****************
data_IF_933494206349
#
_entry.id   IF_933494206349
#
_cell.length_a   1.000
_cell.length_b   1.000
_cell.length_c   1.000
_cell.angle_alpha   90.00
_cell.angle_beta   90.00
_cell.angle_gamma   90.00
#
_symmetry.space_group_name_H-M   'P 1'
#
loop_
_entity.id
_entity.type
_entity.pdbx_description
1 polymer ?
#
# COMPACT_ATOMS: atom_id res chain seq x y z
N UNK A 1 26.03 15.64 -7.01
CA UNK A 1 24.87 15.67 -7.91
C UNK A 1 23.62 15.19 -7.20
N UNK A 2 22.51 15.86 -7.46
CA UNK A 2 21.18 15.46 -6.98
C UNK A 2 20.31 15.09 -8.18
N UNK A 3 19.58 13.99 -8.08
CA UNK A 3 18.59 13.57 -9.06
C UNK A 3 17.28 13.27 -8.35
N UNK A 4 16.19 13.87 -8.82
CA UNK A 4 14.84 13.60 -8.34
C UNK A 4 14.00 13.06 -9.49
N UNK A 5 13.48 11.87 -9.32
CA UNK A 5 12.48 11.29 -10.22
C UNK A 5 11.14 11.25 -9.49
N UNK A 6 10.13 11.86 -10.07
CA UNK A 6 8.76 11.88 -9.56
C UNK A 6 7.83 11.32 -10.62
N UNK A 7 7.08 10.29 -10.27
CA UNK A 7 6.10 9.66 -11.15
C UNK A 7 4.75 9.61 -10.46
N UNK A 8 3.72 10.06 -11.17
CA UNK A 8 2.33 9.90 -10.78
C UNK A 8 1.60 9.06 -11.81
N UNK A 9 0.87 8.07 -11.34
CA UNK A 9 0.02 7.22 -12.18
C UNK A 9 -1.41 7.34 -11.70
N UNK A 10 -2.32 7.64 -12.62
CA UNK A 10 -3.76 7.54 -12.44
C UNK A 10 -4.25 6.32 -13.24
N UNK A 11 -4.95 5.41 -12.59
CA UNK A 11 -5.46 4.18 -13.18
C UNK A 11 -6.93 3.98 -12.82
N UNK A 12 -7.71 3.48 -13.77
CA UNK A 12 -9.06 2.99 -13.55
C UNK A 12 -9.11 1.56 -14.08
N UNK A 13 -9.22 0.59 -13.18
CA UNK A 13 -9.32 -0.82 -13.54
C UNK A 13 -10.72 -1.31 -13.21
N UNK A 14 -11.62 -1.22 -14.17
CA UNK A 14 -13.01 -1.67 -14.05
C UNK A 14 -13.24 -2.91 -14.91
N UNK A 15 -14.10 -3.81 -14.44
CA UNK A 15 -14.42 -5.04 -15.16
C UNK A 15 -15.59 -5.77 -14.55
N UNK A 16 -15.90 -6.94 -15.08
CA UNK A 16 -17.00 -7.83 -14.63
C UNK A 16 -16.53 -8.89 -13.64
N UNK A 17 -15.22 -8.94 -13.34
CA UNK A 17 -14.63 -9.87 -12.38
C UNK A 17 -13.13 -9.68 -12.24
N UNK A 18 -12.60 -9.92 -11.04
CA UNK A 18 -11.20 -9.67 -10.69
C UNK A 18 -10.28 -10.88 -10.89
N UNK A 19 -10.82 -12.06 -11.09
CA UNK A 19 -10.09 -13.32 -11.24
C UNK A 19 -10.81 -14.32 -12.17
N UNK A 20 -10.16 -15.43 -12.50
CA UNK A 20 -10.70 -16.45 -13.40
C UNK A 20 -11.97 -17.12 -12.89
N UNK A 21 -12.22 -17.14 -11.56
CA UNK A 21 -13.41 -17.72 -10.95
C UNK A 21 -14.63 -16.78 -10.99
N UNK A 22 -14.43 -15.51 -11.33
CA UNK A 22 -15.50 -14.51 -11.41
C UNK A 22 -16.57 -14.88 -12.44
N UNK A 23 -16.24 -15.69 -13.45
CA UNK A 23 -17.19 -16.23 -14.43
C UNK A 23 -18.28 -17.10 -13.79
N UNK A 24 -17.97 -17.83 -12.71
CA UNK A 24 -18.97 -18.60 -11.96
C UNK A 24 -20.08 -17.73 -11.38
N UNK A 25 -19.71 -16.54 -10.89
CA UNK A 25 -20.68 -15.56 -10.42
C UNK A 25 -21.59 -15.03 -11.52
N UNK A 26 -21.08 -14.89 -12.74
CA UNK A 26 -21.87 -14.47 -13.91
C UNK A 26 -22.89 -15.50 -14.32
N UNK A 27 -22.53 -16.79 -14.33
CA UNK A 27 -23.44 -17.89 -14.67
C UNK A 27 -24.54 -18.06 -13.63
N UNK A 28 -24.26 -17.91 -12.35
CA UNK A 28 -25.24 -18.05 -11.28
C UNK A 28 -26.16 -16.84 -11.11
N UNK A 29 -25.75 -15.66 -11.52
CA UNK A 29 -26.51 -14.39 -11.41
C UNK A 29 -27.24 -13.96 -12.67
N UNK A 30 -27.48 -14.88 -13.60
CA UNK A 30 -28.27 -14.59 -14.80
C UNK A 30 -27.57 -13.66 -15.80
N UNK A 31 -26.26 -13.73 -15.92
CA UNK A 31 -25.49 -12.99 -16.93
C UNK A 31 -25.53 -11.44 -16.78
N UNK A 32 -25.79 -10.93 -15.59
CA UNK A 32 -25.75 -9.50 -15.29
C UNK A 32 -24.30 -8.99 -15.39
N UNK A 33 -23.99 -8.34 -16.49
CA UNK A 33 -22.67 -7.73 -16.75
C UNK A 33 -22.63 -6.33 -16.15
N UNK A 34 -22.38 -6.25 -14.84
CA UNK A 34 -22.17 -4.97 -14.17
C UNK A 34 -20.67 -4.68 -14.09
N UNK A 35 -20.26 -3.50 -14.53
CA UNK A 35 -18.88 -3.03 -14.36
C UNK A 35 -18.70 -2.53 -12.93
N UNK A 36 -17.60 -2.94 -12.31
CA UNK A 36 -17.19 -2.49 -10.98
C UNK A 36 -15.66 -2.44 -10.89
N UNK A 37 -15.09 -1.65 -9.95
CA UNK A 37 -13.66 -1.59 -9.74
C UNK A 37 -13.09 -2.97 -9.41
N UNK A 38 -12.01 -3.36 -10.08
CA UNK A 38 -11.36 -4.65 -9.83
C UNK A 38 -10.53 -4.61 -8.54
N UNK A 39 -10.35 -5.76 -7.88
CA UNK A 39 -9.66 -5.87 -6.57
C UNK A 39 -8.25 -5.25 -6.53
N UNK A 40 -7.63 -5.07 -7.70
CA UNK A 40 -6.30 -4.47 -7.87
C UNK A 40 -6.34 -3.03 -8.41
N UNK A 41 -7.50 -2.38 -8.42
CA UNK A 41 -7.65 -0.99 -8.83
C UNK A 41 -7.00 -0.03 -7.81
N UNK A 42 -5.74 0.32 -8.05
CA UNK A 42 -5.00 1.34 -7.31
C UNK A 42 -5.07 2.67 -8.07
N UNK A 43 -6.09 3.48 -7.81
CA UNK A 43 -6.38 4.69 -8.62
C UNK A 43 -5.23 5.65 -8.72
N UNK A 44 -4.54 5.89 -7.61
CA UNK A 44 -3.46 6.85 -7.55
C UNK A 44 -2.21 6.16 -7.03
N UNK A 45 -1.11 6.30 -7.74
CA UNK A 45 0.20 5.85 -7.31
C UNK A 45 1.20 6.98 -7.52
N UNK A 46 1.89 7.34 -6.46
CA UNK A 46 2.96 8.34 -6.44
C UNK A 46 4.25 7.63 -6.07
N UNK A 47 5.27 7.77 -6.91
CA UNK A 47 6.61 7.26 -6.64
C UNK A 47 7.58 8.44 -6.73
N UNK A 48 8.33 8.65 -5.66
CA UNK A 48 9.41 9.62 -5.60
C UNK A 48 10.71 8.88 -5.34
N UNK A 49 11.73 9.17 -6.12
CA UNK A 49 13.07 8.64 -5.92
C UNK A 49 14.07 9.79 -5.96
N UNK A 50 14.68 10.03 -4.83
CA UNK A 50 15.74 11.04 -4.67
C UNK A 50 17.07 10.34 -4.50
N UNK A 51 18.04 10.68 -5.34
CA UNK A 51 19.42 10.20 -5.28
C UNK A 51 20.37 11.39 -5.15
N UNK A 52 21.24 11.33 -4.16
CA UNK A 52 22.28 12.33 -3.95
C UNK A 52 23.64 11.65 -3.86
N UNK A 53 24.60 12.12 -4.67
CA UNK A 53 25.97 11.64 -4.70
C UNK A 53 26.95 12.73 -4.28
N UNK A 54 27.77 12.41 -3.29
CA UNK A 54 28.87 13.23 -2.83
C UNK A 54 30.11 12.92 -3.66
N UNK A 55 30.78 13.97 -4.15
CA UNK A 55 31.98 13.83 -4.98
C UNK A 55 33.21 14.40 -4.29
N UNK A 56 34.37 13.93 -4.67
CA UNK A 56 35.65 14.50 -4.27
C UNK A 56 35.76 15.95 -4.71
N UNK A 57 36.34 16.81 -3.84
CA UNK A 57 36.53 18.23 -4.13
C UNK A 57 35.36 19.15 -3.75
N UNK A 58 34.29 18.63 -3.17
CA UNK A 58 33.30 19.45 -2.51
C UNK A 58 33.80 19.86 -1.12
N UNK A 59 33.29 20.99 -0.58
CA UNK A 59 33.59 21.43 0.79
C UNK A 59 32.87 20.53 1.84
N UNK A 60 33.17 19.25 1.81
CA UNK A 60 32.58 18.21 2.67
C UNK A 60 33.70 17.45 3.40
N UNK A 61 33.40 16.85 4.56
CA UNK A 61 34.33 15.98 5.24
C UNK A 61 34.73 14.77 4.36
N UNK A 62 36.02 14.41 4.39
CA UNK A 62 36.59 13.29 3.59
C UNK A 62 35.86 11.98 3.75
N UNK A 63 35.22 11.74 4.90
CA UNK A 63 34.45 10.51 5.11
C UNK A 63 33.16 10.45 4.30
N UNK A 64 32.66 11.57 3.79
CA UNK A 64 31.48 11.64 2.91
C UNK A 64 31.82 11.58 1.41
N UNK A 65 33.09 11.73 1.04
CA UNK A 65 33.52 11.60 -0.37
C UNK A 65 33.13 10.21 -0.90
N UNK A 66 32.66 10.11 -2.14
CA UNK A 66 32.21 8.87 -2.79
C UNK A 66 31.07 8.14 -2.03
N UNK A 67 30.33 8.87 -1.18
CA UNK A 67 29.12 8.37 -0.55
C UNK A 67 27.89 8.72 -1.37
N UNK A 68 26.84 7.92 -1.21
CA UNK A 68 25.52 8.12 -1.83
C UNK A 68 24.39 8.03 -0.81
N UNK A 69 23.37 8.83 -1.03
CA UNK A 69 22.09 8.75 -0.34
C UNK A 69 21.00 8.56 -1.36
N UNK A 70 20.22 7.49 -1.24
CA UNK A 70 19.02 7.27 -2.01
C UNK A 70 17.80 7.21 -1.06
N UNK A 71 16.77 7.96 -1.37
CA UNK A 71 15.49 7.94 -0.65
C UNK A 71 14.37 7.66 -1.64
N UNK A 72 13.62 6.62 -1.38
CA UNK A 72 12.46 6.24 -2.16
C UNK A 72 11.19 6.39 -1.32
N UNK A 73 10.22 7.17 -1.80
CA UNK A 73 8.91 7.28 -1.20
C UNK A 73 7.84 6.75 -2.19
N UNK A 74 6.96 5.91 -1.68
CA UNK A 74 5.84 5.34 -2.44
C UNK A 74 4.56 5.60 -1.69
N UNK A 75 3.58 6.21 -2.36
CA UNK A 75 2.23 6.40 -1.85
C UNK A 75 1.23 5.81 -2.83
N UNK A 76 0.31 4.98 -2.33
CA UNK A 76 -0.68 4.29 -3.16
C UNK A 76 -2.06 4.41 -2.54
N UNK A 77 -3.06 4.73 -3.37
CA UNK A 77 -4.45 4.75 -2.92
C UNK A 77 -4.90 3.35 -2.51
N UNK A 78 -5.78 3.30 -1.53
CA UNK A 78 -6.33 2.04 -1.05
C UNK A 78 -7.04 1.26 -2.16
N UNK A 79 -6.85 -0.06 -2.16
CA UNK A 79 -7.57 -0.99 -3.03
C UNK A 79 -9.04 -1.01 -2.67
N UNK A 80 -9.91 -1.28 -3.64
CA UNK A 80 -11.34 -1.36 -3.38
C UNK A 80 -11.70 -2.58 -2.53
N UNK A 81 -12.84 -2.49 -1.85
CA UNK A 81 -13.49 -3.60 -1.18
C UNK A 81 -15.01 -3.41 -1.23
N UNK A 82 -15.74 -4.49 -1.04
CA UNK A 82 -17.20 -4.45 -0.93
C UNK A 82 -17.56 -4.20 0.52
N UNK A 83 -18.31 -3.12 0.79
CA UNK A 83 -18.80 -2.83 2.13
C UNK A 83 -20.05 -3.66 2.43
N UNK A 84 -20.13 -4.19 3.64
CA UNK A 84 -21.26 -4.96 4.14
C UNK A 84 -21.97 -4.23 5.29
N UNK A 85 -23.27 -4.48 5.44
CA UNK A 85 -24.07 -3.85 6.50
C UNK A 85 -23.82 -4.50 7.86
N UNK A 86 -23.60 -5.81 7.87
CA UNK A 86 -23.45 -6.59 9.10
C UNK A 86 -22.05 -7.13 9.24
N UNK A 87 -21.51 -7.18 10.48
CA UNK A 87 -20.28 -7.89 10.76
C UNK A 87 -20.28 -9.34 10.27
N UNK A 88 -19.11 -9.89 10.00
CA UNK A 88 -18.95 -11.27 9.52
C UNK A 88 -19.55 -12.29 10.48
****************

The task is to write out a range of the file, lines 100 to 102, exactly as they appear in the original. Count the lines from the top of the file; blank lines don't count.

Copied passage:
CA UNK A 27 -23.44 -17.89 -14.67
C UNK A 27 -24.54 -18.06 -13.63
N UNK A 28 -24.26 -17.91 -12.35